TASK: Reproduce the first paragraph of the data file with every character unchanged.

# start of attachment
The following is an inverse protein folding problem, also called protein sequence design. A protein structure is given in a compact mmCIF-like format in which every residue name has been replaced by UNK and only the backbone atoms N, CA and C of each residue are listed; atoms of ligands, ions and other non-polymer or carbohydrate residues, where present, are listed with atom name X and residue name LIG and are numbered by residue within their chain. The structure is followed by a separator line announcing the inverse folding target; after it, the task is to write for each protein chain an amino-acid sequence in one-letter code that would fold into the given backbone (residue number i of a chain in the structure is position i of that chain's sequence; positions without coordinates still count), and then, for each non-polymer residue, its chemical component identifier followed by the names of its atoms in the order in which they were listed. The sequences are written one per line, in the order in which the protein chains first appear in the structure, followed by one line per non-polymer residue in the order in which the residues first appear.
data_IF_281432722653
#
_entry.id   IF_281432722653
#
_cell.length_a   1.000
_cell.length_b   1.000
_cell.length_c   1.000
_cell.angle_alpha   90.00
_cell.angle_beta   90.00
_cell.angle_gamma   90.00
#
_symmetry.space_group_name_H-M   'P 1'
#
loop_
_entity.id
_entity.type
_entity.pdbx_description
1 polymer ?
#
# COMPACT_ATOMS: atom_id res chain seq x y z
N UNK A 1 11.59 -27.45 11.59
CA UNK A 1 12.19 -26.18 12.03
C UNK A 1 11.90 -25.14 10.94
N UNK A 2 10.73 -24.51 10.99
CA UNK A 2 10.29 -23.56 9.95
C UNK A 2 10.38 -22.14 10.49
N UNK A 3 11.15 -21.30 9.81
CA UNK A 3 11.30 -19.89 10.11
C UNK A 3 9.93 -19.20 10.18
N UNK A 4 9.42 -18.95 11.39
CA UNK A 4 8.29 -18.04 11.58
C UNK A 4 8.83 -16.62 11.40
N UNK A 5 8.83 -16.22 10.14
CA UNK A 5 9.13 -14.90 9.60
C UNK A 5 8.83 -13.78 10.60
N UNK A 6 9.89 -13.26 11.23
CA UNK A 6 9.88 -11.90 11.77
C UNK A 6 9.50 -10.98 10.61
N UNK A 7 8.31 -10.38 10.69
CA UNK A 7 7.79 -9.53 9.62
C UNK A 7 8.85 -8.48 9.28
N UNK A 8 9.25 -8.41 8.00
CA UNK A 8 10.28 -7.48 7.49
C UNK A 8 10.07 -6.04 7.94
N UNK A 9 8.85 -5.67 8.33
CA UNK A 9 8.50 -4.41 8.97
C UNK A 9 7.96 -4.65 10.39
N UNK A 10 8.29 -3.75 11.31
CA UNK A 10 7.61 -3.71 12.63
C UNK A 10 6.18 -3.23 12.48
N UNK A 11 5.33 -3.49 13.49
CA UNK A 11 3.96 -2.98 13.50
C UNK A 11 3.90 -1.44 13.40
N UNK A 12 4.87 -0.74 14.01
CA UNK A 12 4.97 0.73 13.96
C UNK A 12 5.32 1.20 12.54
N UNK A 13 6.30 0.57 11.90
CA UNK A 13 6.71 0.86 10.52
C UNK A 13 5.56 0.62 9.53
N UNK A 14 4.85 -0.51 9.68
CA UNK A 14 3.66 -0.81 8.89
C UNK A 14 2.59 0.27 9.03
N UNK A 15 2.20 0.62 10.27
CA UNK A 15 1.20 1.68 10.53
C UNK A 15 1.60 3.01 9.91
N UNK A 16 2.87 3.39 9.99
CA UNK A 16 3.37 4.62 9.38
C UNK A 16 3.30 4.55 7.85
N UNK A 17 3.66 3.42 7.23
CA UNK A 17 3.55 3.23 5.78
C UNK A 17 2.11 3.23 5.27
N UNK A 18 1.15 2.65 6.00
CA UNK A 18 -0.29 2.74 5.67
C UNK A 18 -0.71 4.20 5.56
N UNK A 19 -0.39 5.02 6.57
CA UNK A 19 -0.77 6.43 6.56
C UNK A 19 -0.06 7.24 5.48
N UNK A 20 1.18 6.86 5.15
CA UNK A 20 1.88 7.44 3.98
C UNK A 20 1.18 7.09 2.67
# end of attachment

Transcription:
The following is an inverse protein folding problem, also called protein sequence design. A protein structure is given in a compact mmCIF-like format in which every residue name has been replaced by UNK and only the backbone atoms N, CA and C of each residue are listed; atoms of ligands, ions and other non-polymer or carbohydrate residues, where present, are listed with atom name X and residue name LIG and are numbered by residue within their chain. The structure is followed by a separator line announcing the inverse folding target; after it, the task is to write for each protein chain an amino-acid sequence in one-letter code that would fold into the given backbone (residue number i of a chain in the structure is position i of that chain's sequence; positions without coordinates still count), and then, for each non-polymer residue, its chemical component identifier followed by the names of its atoms in the order in which they were listed. The sequences are written one per line, in the order in which the protein chains first appear in the structure, followed by one line per non-polymer residue in the order in which the residues first appear.